20 F3d 7 United States v. L Gallo
20 F.3d 7
UNITED STATES of America, Appellee,
Edward L. GALLO, Defendant, Appellant.
United States Court of Appeals,
Argued Dec. 9, 1993.
Decided March 31, 1994.
Miriam Conrad, Federal Defender Office, for appellant.
Timothy Q. Feeley, Asst. U.S. Atty., with whom A. John Pappalardo, U.S. Atty., was on brief, for appellee.
Before SELYA, Circuit Judge, COFFIN, Senior Circuit Judge, and CYR, Circuit Judge.
SELYA, Circuit Judge.
This appeal tests the propriety of an order revoking appellant's probation and sentencing him to serve a portion of a previously suspended prison term. We affirm.
We succinctly summarize the facts necessary to place this appeal into proper perspective, recounting disputed facts in a manner consistent with the district court's supportable findings of fact.
On November 5, 1987, a federal grand jury in the District of Columbia indicted defendant-appellant Edward L. Gallo on a medley of firearms charges.1 Initially, the district court found appellant incompetent to stand trial and ordered him civilly committed. He was diagnosed as suffering from paranoid schizophrenia, thought to be incurable but, hopefully, controllable through medication. Thereafter, in July of 1989, appellant pleaded guilty to a single count of possessing an unregistered firearm in violation of 26 U.S.C. Sec. 5861(j). The district court then dismissed the remaining five counts of the indictment; sentenced appellant to three years of imprisonment, suspended; placed him on probation for five years; and crafted a special set of conditions ancillary to the probationary term. The first and second conditions possess particular pertinence for present purposes. They read in relevant part:
1. The defendant shall be confined to St. Elizabeth's Hospital for a period of sixty days.
2. Defendant shall continue to submit to proper psychiatric treatment, inclusive of medication, upon his release from impatient [sic] hospitalization and shall consent to the Probation Office having access to his medical records....
In fact, appellant stayed at St. Elizabeth's for much longer than sixty days following the imposition of sentence. In the fall of 1990, the hospital discharged him. In the same time frame, three other interrelated events occurred: appellant took up residence at his mother's home in Massachusetts; the sentencing court transferred jurisdiction over the matter to its sister court in the District of Massachusetts; and probation supervision began in that district.
While at St. Elizabeth's, appellant first met Dr. Geller, a Massachusetts-based psychiatrist. After appellant sojourned to Massachusetts, he consulted regularly with Dr. Geller.2 His course of treatment centered around a monthly injection of haloperidol decanoate (Haldol). The treatment protocol featured gradual decreases in dosage, aimed at lessening the patient's dependence upon the drug. Appellant, who steadfastly maintained that he had no psychiatric disorder and that he should not be on medication at all, favored the dosage-reduction program.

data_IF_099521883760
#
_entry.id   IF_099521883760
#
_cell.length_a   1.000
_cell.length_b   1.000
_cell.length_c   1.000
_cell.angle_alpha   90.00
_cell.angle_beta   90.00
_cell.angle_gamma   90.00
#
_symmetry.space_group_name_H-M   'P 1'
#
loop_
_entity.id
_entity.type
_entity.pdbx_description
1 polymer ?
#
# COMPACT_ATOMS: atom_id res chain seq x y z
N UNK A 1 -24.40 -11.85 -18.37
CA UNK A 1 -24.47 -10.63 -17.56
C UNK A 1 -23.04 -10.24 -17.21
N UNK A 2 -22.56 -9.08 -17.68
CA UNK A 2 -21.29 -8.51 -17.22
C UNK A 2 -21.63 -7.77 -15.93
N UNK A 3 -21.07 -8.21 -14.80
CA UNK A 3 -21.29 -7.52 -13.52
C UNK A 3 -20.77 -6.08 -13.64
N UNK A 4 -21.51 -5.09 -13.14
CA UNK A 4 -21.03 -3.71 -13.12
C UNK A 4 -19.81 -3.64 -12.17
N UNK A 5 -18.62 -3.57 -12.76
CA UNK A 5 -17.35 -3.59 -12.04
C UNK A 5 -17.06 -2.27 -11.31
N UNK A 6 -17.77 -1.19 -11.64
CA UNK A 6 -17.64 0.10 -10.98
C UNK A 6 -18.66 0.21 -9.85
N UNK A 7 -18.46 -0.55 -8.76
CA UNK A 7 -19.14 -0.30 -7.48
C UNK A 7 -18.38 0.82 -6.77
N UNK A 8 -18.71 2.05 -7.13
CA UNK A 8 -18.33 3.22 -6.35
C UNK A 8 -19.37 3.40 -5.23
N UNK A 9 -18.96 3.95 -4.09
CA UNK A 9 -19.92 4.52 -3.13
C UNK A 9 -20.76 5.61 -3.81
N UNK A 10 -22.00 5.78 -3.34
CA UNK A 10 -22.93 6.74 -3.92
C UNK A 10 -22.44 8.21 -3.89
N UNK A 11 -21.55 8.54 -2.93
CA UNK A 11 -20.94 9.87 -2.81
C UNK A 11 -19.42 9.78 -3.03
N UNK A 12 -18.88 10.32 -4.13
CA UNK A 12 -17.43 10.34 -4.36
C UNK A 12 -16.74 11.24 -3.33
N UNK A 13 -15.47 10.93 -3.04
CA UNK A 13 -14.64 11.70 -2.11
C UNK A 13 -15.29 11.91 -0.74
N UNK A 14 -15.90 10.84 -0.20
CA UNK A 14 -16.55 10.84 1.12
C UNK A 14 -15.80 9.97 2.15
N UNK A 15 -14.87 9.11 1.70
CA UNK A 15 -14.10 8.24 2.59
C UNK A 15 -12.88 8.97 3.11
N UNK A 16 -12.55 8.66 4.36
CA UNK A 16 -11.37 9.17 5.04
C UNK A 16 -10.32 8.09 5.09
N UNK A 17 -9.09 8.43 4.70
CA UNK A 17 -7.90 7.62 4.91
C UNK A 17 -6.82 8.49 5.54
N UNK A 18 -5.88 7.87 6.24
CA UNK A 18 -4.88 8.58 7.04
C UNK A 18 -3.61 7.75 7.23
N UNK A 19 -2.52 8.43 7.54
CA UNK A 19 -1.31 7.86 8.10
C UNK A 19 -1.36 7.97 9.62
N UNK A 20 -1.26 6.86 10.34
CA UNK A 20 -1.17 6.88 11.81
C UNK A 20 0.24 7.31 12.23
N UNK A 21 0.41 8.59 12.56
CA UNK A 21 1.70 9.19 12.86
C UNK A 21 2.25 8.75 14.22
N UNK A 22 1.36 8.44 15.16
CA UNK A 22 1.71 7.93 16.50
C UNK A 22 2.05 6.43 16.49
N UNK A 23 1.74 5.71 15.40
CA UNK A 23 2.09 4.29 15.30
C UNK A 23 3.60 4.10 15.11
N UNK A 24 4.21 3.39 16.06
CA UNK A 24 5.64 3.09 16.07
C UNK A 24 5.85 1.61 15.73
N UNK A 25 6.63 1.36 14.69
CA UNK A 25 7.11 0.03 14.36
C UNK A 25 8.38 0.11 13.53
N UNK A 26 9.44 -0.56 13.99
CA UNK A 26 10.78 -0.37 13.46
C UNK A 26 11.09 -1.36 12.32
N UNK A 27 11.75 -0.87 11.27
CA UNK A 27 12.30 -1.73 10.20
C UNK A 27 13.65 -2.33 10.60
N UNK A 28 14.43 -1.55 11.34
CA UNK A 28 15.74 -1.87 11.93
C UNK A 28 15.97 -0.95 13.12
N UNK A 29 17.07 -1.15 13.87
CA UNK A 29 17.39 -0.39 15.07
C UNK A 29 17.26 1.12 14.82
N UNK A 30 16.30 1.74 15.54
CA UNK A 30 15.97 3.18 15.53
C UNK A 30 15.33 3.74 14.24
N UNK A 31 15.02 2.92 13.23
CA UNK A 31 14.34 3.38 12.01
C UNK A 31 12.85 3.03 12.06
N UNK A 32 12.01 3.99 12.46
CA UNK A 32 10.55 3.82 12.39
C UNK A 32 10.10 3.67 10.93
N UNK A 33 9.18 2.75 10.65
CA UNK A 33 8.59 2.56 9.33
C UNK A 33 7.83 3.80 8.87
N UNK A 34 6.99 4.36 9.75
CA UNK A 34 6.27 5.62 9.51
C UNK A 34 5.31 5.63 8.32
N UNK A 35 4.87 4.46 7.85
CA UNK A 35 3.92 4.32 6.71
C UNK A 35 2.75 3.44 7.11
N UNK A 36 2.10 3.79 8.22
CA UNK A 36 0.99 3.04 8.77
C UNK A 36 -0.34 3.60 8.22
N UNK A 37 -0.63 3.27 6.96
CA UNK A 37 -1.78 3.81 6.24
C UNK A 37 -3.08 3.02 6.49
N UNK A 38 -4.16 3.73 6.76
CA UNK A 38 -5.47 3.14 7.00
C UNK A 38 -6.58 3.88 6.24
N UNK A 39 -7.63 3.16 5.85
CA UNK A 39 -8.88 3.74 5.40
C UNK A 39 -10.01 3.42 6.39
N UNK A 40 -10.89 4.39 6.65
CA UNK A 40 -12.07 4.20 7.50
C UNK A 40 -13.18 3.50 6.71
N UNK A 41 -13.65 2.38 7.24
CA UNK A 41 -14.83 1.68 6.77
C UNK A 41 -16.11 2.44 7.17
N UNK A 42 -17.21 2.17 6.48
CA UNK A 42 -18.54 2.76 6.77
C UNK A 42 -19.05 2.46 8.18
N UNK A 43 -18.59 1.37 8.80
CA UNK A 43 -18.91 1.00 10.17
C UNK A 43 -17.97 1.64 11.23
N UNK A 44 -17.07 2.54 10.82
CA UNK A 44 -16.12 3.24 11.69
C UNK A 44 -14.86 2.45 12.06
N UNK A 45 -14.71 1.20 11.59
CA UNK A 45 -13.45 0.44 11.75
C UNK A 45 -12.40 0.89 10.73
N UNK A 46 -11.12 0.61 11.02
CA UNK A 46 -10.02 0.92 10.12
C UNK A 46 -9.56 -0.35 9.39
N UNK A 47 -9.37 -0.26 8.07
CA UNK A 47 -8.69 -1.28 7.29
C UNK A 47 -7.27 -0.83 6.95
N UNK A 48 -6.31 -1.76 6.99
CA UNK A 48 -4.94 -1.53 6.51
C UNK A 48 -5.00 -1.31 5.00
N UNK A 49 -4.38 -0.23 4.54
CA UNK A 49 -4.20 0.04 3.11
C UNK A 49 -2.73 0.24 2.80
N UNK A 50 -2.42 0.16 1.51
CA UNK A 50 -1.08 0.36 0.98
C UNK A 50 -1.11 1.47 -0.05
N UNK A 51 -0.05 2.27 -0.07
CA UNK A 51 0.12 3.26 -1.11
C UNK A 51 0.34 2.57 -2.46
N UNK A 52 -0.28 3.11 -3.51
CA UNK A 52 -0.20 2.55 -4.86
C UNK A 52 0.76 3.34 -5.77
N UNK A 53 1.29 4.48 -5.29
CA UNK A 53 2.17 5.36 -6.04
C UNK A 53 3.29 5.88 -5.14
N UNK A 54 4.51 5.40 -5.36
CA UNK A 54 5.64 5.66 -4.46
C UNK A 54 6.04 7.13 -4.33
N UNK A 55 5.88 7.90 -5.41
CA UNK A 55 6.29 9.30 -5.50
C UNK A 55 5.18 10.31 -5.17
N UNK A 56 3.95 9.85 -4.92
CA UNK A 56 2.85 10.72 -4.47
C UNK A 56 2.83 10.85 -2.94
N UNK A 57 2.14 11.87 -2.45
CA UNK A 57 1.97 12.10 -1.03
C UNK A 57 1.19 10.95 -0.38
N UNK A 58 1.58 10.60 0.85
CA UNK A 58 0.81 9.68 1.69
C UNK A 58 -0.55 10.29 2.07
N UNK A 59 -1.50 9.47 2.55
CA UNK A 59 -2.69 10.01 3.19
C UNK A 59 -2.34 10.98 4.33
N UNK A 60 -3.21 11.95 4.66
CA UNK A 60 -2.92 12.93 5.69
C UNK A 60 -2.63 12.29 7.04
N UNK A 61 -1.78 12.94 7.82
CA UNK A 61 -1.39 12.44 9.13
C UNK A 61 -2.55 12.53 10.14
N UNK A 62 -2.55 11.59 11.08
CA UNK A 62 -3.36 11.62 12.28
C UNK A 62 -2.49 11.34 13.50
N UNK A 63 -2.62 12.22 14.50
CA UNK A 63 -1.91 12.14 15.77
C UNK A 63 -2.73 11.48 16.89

Over a period of more than two years, Dr. Geller decreased Gallo's dosage from 150 milligrams per month to 25 milligrams per month. In January of 1993, however, the doctor noted ominous behavioral changes. For example, appellant began writing of his belief that satellites and lasers were attacking him and threatening national security; in addition, he began acting in a manner reminiscent of how he had behaved immediately prior to his arrest in 1987. When the dosage dropped to 20 milligrams per month, Dr. Geller became concerned that appellant was no longer responding appropriately to the medication. Nonetheless, appellant expressed staunch opposition to resuming heavier doses of Haldol.
The dosage-reduction program continued until May 21, 1993, when Dr. Geller, due in part to Gallo's opposition to increasing the dosage and in part to the reported recurrence of hallucinogenic experiences, advised the probation office of his opinion that "proper psychiatric treatment" demanded "an inpatient psychiatric admission" because Gallo could not "be effectively or safely managed on an outpatient basis."3 A probation officer immediately visited appellant and informed him of Dr. Geller's recommendation. Appellant debunked the need for inpatient treatment and refused to cooperate. The probation officer concluded that "given Mr. Gallo's current mental state, ... he presents a potential risk to himself and/or others." On the following day, the officer requested that the district court issue a warrant for violation of the conditions attendant to probation.
After an evidentiary hearing, the district court, citing, inter alia, the risk to public safety, found that appellant needed inpatient care to determine the proper level of medication and get his treatment program back on track. The court then ruled that appellant had violated the outstanding probation order by refusing to undergo hospitalization. On this basis, the court revoked Gallo's probation, sentenced him to a one-year term of immurement, see 18 U.S.C. Sec. 3565(a)(2) (1988) (stipulating that, upon finding a probation violation, a court may "revoke the sentence of probation and impose any other sentence that was available ... at the time of the initial sentencing"), and recommended that appellant serve the sentence in "a facility that can provide the appropriate psychiatric treatment and ... hospitalization." The court also imposed a follow-on term of supervised release, attaching seven special conditions to that term (including a condition requiring continued psychiatric care).